Thursday, July 7, 2011

Treasure Chest Thursday -- Beginning an inventory

When I researched my New England Ancestors, the inventories which followed the Last Will and Testament always intrigued me. One such inventory of Fearnot King of Westfield, Mass.begins:
February 12: 1702/3. The Inventory of the Estate of Fearnot King Deceased Was Taken by us Whose Names are Under written. [Saml Root, Saml Taylor, Saml Fowler]

The one and one-half page inventory consists of 59 line items, including the House valued at 15 pounds, 4 tracts of land valued at 49 pounds; one yoke of oxen, 3 cows, 3 heifers, one horse, a mare and colt, one mare more, 10 sheep and 5 swine with a combined value of 29 pounds 40 shillings; one gun and one sword valued at 3 pounds 2 shillings; 2 hats, one cloak and other apparel valued at 7 pounds 2 shillings; 3 saw mill saws valued at 6 pounds; and so on and so forth. . .

For several days I had been thinking about which family treasure I should describe for today's blog post. And then, today, as I stood in the doorway to the walk-in closet which houses documents, brochures, maps, baby books, photo and slide albums, and family reunion booklets, I still could not decide which treasure to share.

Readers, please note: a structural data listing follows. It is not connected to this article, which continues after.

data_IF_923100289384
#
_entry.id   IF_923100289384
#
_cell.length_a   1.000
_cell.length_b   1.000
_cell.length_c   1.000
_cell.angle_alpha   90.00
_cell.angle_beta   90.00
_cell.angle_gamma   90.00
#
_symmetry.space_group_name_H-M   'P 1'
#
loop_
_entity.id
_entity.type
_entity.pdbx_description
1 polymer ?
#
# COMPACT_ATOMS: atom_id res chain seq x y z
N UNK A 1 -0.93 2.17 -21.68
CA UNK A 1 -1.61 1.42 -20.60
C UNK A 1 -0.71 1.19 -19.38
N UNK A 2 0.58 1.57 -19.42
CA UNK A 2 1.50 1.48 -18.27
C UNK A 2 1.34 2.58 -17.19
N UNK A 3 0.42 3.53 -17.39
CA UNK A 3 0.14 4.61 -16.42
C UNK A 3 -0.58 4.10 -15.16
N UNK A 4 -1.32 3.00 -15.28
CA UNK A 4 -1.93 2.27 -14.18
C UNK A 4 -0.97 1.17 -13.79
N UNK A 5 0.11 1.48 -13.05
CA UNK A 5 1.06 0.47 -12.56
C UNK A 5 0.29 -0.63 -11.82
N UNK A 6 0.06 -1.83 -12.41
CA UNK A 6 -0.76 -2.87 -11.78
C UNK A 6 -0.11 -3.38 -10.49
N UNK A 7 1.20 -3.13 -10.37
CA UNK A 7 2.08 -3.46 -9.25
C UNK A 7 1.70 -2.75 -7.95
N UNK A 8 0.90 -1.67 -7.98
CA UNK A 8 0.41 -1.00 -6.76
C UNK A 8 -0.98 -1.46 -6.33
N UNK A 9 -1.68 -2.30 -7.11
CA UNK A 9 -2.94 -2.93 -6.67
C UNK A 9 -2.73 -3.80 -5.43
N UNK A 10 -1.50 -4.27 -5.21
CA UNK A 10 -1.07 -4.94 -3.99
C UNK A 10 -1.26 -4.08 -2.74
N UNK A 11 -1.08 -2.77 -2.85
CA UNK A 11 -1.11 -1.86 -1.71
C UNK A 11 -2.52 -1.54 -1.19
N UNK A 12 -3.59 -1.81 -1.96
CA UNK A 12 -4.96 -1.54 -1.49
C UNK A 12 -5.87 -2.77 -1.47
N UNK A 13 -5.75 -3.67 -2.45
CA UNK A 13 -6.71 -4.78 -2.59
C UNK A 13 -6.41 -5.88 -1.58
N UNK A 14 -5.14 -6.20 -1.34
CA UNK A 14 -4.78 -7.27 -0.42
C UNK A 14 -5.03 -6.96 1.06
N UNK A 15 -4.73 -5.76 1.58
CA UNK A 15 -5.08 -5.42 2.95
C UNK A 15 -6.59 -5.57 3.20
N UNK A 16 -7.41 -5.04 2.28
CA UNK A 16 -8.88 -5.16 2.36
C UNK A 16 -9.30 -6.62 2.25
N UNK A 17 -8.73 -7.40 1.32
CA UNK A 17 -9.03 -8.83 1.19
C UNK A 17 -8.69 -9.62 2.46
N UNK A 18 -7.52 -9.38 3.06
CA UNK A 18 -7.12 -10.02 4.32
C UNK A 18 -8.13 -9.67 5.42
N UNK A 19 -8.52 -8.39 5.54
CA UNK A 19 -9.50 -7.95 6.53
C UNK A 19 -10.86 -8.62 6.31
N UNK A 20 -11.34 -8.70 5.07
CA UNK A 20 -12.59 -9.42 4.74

Among the inventoried file boxes are several uninventoried cardboard boxes. Today I pulled out one of the boxes I received from my Mom after Dad died in 2004, and started making an inventory of all my treasures. It looks like this may become a series of blog posts as I share with you my journey into preservation.

As I unfolded the flaps, a green binder labeled Photographs sat on top. Inside were five black and two grey pasteboard pages with ten horizontal strips where double-sided photo protectors were once attached. With age the strips became brittle and the protector sheets are now loose, sandwiched in a jumble between the pasteboard pages.

The square, black and white photos were dated between September 1955 and about 1962. Obviously, I need to get an archival album for these treasures. Some of the photos are family portraits, others were taken when Dad was stationed at Bolling Air Force Base in Washington, DC, and others when he toured Europe and North Africa with the Air Force Drum and Bugle Corps. Some of these I recognize . . . but for others I will need assistance in identifying them.

Below is a small selection of these photographs. Some could be American sites, and others from overseas. Please feel free to assist me in identifying some of these world sites.

1 comment:

  1. These are some absolutely unique and beautiful pictures! I really like the one with the fountain lit up!!